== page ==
It is not unusual for the United States to offer aid to adversary countries. Iran accepted U.S. aid following an earthquake in 2003. Also, there have been frequent humanitarian food shipments to North Korea over the past decade.
© 2005 The Associated Press. All rights reserved. This material may not be published, broadcast, rewritten or redistributed.

© 2005

Tuesday, October 25, 2005

Hurricane Wilma 2

Floodwaters Recede in Cuba, Reveal Damage

By VANESSA ARRINGTON, Associated Press WriterTue Oct 25, 9:43 PM ET

Floodwaters from Hurricane Wilma that transformed the coastal streets of Cuba's capital into rivers began receding Tuesday, leaving behind damage to historic buildings and the famed Malecon seawall.

The coastal highway paralleling the Malecon was dotted with chunks of the seawall as well as huge holes where the road had been chewed up by pressure from the ocean.

The windows of Havana's seaside hotels and the headquarters of the island's tourism ministry were smashed, with nearby wire fences twisted and clumped with debris.

Those living near the ocean sifted through what was left of their belongings.

"I wanted to die when I first came home," said Dayami Gonzalez, scrubbing her refrigerator. "We just finished fixing up this apartment a year ago, and now we have to go back and do repairs again. It could take years."

Gonzalez's husband, Alejandro Rios, held up a tape measure to a gooey line on the wall showing how high the water had reached — 38 inches. The couple had lifted most of their valuables up before the storm, but, in most cases, not high enough.

"We never thought it would come up this high," Gonzalez said of the water. "Mattresses, books, tables — ruined."

Basement apartments took the most severe blow, with water reaching the ceiling during the ocean's assault and still waist-deep under Tuesday's sunny skies.

There were no immediate reports of deaths attributed to Hurricane Wilma. Nearly 700,000 people were evacuated across Cuba's west as Wilma approached.

Although the Malecon and adjacent neighborhoods often flood during storms, the extent of Monday's flooding was highly unusual.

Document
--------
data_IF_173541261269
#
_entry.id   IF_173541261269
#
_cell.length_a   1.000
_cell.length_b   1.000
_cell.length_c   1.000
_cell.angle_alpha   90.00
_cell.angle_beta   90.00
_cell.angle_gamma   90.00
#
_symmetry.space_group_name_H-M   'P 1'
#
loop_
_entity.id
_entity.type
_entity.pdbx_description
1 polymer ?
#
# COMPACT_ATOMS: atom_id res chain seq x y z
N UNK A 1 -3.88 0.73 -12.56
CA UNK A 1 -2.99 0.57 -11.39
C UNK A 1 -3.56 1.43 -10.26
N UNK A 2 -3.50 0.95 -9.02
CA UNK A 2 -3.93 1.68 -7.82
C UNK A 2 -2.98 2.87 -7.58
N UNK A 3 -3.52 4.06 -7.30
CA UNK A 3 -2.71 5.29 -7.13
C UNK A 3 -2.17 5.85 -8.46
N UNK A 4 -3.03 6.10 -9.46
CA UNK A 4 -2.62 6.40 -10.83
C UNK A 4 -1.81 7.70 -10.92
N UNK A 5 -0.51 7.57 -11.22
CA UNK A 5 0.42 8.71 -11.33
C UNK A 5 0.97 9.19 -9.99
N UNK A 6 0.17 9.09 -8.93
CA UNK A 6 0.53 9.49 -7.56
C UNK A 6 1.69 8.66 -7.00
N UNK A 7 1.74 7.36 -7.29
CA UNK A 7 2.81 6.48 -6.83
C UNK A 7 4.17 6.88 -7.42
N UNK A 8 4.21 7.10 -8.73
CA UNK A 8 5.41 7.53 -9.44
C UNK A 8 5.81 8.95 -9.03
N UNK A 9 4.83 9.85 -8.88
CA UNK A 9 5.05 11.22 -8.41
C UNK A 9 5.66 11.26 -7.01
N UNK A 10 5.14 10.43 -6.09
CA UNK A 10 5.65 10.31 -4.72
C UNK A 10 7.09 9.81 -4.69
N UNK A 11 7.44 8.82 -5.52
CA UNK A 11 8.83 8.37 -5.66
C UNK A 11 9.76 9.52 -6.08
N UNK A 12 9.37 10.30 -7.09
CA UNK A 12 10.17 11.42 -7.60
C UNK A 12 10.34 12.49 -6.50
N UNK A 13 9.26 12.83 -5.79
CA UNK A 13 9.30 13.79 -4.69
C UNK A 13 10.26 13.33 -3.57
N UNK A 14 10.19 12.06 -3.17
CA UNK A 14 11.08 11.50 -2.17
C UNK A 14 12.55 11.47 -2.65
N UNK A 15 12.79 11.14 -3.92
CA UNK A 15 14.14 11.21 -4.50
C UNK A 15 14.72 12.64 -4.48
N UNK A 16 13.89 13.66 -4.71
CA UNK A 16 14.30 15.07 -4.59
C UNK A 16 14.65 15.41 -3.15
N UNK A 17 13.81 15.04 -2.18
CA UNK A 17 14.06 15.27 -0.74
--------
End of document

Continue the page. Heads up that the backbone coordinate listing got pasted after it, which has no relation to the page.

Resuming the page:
Associated Press writer Anne-Marie Garcia in Havana contributed to this report.

Monday, October 24, 2005

Hurricane Wilma

Wilma breaches Havana's defences
Hundreds of people have been rescued from homes in Cuba's capital, Havana, after sea defences succumbed to flooding brought by Hurricane Wilma.

Rescuers used boats and inflatable dinghies to reach people trapped as sea water swept hundreds of metres inland.

Some residents said the devastation was the worst since the "storm of the century" in 1993.

Hurricane Wilma has since moved on to Florida, striking the US state with winds of 125mph (200km/h).

Appeal for calm

But storm surges brought by Wilma struck all along the north-west coast of Cuba.

The streets will be full of rubbish and people will be trying to salvage whatever they can
Olga Salinas, resident

Waves burst over Havana's sea walls, flooding the coastal highway and inundating Havana's western neighbourhoods with waist-high water.

Resident Fernando Lores, 57, said: "I've never seen anything like this in my life. People have been left homeless and it's a real surprise to us."

Olga Salinas, 58, who became trapped on the second floor of her home in the Miramar district, said: "I'm terrified, this was apocalyptic and the worst is yet to come.